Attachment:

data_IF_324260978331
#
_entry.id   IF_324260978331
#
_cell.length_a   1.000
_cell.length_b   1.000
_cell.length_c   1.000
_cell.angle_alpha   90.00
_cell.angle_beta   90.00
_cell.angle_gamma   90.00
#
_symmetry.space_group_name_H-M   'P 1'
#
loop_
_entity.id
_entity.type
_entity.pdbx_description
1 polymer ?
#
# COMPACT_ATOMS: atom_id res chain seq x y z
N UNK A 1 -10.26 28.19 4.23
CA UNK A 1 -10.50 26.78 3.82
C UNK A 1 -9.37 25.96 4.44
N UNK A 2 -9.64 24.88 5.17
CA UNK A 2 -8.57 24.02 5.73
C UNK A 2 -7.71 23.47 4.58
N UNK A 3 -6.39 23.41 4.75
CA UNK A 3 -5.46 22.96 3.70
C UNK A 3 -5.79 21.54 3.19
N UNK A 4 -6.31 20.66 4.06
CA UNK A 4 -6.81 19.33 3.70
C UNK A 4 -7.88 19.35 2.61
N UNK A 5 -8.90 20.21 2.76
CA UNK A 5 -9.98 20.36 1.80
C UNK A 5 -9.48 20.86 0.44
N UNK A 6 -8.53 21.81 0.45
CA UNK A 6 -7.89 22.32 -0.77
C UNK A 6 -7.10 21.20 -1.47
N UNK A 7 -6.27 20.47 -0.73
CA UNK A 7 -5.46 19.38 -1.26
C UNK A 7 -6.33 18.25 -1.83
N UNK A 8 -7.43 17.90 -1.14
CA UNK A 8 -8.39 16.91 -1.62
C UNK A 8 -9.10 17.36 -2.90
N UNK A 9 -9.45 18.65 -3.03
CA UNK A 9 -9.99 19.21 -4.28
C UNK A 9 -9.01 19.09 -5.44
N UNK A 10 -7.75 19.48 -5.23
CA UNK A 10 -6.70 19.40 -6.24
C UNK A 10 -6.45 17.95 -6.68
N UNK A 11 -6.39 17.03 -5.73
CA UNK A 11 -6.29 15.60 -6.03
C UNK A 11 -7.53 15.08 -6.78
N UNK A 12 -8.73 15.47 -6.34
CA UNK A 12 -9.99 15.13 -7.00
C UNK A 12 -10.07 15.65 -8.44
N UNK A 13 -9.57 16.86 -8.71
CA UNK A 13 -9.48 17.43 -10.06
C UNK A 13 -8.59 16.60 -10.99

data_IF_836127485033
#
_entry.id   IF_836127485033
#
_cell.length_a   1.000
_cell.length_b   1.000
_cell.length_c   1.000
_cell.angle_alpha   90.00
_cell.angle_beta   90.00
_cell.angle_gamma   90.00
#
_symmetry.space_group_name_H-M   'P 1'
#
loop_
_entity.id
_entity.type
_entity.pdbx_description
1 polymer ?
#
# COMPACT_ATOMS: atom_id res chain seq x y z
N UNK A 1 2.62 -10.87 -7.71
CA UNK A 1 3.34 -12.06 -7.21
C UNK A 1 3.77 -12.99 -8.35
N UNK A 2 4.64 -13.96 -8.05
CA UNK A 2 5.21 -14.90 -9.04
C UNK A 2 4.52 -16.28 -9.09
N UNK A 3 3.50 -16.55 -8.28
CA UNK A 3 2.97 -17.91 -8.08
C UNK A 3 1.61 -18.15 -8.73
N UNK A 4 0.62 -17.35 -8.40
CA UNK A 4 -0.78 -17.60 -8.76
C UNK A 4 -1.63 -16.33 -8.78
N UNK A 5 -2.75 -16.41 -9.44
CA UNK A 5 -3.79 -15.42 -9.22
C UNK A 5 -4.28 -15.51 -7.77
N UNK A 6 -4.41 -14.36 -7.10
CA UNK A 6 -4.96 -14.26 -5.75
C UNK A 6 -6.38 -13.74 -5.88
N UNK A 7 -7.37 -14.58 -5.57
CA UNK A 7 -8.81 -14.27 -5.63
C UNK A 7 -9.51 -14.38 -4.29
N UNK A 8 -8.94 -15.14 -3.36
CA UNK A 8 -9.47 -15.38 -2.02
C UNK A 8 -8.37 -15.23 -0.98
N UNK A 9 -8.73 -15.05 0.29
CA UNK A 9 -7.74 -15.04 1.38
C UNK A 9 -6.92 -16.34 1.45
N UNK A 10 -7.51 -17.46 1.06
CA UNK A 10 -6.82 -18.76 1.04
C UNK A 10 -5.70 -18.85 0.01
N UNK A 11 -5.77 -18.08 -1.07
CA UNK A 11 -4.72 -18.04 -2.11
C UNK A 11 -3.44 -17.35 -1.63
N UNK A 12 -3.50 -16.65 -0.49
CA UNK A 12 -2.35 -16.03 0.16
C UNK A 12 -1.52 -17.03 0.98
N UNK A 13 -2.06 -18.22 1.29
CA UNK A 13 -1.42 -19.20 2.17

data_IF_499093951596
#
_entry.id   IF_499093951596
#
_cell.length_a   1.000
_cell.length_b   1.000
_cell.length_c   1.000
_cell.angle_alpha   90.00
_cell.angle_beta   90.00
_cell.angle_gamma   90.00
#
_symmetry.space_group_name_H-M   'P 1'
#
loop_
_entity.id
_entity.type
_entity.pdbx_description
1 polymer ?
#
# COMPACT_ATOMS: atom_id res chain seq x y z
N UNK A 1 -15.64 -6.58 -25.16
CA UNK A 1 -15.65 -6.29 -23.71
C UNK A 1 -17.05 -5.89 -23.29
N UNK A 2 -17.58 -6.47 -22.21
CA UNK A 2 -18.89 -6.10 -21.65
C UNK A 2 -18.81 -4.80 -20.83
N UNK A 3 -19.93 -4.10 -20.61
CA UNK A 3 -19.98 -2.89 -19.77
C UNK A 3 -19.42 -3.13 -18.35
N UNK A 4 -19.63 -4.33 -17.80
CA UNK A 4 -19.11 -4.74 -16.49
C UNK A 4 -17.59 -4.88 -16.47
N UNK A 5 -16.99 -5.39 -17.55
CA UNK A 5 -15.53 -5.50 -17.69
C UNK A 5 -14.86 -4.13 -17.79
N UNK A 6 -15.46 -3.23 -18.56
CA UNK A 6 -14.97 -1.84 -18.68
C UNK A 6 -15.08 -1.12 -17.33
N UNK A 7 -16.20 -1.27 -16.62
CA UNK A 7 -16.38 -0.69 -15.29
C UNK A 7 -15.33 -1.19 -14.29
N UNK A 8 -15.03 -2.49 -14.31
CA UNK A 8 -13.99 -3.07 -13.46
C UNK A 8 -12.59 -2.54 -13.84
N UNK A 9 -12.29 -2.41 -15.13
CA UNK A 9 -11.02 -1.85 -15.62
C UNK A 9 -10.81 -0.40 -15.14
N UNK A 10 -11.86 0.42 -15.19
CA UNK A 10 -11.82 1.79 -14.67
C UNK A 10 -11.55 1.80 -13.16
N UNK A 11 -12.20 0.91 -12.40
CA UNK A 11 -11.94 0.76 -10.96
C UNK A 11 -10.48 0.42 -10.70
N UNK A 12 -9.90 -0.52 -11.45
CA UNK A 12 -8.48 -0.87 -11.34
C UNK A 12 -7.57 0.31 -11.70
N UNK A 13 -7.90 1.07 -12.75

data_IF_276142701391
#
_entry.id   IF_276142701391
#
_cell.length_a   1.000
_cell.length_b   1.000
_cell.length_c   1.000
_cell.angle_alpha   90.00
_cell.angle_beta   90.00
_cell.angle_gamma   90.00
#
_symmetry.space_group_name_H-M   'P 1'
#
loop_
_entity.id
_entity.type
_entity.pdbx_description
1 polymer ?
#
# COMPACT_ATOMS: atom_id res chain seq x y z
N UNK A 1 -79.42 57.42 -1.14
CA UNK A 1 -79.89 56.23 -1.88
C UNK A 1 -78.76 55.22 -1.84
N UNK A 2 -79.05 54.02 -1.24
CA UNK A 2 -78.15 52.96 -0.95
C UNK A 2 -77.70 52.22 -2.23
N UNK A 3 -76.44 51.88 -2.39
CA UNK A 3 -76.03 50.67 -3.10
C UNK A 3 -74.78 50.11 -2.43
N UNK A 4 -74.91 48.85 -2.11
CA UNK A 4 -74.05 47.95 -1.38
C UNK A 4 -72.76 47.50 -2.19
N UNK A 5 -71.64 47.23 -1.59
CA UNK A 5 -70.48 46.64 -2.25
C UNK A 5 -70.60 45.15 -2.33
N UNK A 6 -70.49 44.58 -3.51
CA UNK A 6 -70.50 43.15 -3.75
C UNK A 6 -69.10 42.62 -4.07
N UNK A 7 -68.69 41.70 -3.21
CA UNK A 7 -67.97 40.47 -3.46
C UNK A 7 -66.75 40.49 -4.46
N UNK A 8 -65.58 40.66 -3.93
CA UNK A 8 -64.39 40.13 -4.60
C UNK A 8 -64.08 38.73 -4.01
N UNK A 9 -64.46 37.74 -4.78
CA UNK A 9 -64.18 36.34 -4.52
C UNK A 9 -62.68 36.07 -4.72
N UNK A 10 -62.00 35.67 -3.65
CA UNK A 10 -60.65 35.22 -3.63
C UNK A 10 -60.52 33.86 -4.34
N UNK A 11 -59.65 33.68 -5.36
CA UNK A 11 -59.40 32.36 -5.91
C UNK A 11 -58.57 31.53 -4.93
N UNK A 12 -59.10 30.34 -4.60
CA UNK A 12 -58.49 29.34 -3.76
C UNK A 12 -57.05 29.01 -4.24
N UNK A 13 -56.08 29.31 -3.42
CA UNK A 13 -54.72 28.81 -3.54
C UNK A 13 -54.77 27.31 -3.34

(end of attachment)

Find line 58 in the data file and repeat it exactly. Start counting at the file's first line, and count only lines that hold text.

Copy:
CA UNK A 13 -9.48 17.43 -10.06